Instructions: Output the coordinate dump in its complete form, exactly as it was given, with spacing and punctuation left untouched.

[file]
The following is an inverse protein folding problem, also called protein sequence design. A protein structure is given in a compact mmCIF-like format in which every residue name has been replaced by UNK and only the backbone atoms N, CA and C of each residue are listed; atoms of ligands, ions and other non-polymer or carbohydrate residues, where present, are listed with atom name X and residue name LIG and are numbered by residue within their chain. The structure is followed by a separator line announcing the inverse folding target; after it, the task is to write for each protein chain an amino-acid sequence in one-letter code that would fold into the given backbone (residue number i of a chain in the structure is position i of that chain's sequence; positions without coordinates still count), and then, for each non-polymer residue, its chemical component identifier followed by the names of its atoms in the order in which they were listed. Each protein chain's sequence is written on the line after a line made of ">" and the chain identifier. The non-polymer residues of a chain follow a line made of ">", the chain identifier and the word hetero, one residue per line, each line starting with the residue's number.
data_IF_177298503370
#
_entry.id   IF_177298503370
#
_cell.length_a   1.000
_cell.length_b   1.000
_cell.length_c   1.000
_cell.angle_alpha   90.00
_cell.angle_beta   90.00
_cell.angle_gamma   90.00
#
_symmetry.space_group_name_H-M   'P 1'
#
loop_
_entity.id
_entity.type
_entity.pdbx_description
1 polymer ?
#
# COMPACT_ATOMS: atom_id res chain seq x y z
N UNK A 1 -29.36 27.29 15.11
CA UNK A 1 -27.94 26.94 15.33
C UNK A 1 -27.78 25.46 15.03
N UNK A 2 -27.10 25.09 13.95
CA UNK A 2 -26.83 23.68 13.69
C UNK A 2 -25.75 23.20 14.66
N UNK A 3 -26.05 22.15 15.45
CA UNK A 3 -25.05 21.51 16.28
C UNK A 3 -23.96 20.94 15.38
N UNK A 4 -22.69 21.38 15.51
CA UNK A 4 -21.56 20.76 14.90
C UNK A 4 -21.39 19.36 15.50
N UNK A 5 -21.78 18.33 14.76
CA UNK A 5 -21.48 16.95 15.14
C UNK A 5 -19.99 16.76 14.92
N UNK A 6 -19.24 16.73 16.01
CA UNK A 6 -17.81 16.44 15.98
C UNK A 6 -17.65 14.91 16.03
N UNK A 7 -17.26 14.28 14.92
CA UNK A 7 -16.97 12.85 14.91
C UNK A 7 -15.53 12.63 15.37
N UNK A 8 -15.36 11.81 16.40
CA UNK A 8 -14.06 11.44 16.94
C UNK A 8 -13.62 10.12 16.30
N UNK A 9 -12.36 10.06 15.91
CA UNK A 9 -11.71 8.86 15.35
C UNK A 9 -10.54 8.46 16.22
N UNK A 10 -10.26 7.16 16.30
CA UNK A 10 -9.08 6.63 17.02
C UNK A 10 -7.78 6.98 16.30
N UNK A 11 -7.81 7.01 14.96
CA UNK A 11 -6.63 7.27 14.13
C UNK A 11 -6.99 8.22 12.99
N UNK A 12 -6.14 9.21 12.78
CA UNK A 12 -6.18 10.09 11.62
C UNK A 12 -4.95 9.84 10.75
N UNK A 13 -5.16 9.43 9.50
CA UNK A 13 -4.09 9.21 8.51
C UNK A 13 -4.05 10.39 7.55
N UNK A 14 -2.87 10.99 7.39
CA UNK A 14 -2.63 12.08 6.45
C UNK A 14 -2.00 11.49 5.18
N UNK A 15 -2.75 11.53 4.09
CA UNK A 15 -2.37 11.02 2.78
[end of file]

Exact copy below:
The following is an inverse protein folding problem, also called protein sequence design. A protein structure is given in a compact mmCIF-like format in which every residue name has been replaced by UNK and only the backbone atoms N, CA and C of each residue are listed; atoms of ligands, ions and other non-polymer or carbohydrate residues, where present, are listed with atom name X and residue name LIG and are numbered by residue within their chain. The structure is followed by a separator line announcing the inverse folding target; after it, the task is to write for each protein chain an amino-acid sequence in one-letter code that would fold into the given backbone (residue number i of a chain in the structure is position i of that chain's sequence; positions without coordinates still count), and then, for each non-polymer residue, its chemical component identifier followed by the names of its atoms in the order in which they were listed. Each protein chain's sequence is written on the line after a line made of ">" and the chain identifier. The non-polymer residues of a chain follow a line made of ">", the chain identifier and the word hetero, one residue per line, each line starting with the residue's number.
data_IF_177298503370
#
_entry.id   IF_177298503370
#
_cell.length_a   1.000
_cell.length_b   1.000
_cell.length_c   1.000
_cell.angle_alpha   90.00
_cell.angle_beta   90.00
_cell.angle_gamma   90.00
#
_symmetry.space_group_name_H-M   'P 1'
#
loop_
_entity.id
_entity.type
_entity.pdbx_description
1 polymer ?
#
# COMPACT_ATOMS: atom_id res chain seq x y z
N UNK A 1 -29.36 27.29 15.11
CA UNK A 1 -27.94 26.94 15.33
C UNK A 1 -27.78 25.46 15.03
N UNK A 2 -27.10 25.09 13.95
CA UNK A 2 -26.83 23.68 13.69
C UNK A 2 -25.75 23.20 14.66
N UNK A 3 -26.05 22.15 15.45
CA UNK A 3 -25.05 21.51 16.28
C UNK A 3 -23.96 20.94 15.38
N UNK A 4 -22.69 21.38 15.51
CA UNK A 4 -21.56 20.76 14.90
C UNK A 4 -21.39 19.36 15.50
N UNK A 5 -21.78 18.33 14.76
CA UNK A 5 -21.48 16.95 15.14
C UNK A 5 -19.99 16.76 14.92
N UNK A 6 -19.24 16.73 16.01
CA UNK A 6 -17.81 16.44 15.98
C UNK A 6 -17.65 14.91 16.03
N UNK A 7 -17.26 14.28 14.92
CA UNK A 7 -16.97 12.85 14.91
C UNK A 7 -15.53 12.63 15.37
N UNK A 8 -15.36 11.81 16.40
CA UNK A 8 -14.06 11.44 16.94
C UNK A 8 -13.62 10.12 16.30
N UNK A 9 -12.36 10.06 15.91
CA UNK A 9 -11.71 8.86 15.35
C UNK A 9 -10.54 8.46 16.22
N UNK A 10 -10.26 7.16 16.30
CA UNK A 10 -9.08 6.63 17.02
C UNK A 10 -7.78 6.98 16.30
N UNK A 11 -7.81 7.01 14.96
CA UNK A 11 -6.63 7.27 14.13
C UNK A 11 -6.99 8.22 12.99
N UNK A 12 -6.14 9.21 12.78
CA UNK A 12 -6.18 10.09 11.62
C UNK A 12 -4.95 9.84 10.75
N UNK A 13 -5.16 9.43 9.50
CA UNK A 13 -4.09 9.21 8.51
C UNK A 13 -4.05 10.39 7.55
N UNK A 14 -2.87 10.99 7.39
CA UNK A 14 -2.63 12.08 6.45
C UNK A 14 -2.00 11.49 5.18
N UNK A 15 -2.75 11.53 4.09
CA UNK A 15 -2.37 11.02 2.78